Since 1967 he works in the fields of industrial and research design, architecture, urban planning, education and cultural promotion.He is Professor at the Third Faculty of Architecture and Industrial Design of Politecnico di Milano.
GEORGE JAKOB HUNZINGER (1835-1898) Germany/ USA
Yellow and blue painted elaborately turned wood, blue thread woven covered metal band mesh seat (original condition)
Marks: George Hunzinger Patent 1876
Illustrated: The Furniture of George Hunzinger, Invention and Innovation in Nineteenth-Century America, Barry R. Harwood (Brooklyn: Brooklyn Museum of Art, 1997) p.103.
H: 32″ x D: 17″ x W: 20″
GEORGE JAKOB HUNZINGER (1835-18989) USA
George Hunzinger emigrated in the 1850s from the Black Forest region of Germany where his family had worked as cabinetmakers since the 17th century. Settling in New York, he joined a community of 3,000 German furniture makers but soon distinguished himself as a maker of patent furniture and “fancy chairs”. Hunzinger’s innovative designs are often associated with the development of the Aesthetic Movement in America. By the 1870s, his chairs were sought after by many Americans as accent pieces for their parlors. The woven mesh or upholstery of these innovative chairs follows the original intention of the maker and the turned frame has an avant-garde, colorful and rather contemporary feeling painted in a combination of a rich ochre yellow and cobalt blue, a color combo that was highly prized for it’s eccentricity in Victorian America.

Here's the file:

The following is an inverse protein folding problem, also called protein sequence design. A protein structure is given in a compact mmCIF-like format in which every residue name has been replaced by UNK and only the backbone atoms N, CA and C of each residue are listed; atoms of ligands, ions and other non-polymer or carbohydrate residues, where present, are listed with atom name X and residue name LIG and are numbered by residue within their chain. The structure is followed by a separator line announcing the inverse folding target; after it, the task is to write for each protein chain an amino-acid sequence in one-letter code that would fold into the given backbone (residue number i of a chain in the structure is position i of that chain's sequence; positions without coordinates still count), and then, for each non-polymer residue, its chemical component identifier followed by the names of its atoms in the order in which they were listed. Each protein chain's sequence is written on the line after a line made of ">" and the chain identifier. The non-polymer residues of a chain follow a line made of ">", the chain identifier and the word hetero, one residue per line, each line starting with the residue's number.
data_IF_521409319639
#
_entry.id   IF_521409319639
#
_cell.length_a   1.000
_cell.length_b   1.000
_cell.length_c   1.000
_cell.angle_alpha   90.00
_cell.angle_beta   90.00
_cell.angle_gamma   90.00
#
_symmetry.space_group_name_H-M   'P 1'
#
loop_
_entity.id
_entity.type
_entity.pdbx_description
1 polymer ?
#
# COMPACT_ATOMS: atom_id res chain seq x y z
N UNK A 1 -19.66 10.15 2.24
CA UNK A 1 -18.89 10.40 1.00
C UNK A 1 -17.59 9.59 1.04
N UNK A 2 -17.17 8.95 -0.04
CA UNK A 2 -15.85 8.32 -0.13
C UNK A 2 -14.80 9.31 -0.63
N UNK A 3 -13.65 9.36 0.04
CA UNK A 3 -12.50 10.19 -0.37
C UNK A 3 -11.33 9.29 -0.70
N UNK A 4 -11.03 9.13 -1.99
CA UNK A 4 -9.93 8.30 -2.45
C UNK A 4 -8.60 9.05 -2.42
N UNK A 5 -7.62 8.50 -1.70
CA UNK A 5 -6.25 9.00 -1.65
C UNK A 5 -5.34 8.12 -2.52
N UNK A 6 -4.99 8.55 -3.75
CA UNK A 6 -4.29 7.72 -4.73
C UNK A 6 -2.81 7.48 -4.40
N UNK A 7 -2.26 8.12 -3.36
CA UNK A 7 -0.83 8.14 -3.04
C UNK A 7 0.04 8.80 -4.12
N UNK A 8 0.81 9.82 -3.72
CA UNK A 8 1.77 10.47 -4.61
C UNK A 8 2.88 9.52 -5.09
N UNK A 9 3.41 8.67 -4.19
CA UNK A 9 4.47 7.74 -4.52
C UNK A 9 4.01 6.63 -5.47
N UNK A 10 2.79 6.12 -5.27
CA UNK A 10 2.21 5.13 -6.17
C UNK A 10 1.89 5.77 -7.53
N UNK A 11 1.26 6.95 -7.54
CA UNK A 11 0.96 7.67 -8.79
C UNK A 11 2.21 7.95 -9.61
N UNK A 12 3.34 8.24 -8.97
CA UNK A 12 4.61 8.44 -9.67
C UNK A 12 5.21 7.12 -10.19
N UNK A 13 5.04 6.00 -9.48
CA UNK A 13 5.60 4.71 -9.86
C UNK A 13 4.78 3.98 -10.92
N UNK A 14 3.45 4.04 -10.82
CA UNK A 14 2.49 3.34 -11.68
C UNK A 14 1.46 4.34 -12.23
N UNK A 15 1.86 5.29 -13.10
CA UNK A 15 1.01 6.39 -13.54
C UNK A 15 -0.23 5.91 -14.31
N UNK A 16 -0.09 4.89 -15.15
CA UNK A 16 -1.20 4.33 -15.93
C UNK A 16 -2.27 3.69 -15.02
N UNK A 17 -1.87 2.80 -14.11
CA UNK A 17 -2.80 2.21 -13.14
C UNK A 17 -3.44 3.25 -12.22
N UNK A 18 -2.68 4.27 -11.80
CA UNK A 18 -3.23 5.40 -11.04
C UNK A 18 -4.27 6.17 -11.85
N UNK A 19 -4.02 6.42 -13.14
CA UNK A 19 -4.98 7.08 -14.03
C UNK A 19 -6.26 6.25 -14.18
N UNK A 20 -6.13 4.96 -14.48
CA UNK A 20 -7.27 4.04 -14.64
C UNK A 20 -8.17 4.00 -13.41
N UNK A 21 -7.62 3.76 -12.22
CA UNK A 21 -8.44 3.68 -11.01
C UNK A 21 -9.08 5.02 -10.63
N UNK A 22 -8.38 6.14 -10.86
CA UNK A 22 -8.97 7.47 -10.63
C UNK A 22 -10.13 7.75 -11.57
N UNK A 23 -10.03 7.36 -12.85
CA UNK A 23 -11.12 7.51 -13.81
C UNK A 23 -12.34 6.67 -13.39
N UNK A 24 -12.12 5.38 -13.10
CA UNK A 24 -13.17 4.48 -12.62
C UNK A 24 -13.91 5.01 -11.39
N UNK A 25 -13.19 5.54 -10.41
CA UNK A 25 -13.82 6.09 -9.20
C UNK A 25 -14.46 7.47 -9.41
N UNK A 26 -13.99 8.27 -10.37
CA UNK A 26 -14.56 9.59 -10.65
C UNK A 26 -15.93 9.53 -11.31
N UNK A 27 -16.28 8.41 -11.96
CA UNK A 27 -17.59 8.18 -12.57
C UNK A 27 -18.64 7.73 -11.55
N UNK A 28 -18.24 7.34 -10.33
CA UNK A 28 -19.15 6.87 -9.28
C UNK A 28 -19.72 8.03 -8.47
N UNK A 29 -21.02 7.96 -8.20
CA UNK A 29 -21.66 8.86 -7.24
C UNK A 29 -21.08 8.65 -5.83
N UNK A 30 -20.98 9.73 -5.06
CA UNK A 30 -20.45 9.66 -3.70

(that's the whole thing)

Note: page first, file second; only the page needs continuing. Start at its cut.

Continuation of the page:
Brassaï (1899-1984) Austria-Hungary [now Romania]
Paul Morand (1888-1976) France
“Paris de Nuit” (Paris After Dark) 1933
Published by Arts et métiers graphiques, Paris
Book: H: 9 13/16” x W: 7 9/16”
Custom leather box: H: 10 5/8” x W: 8 5/8” x D: 1 3/8”
Custom silk slipcase: H: 11 21/32” x W: 9 5/8” x D: 2 7/16”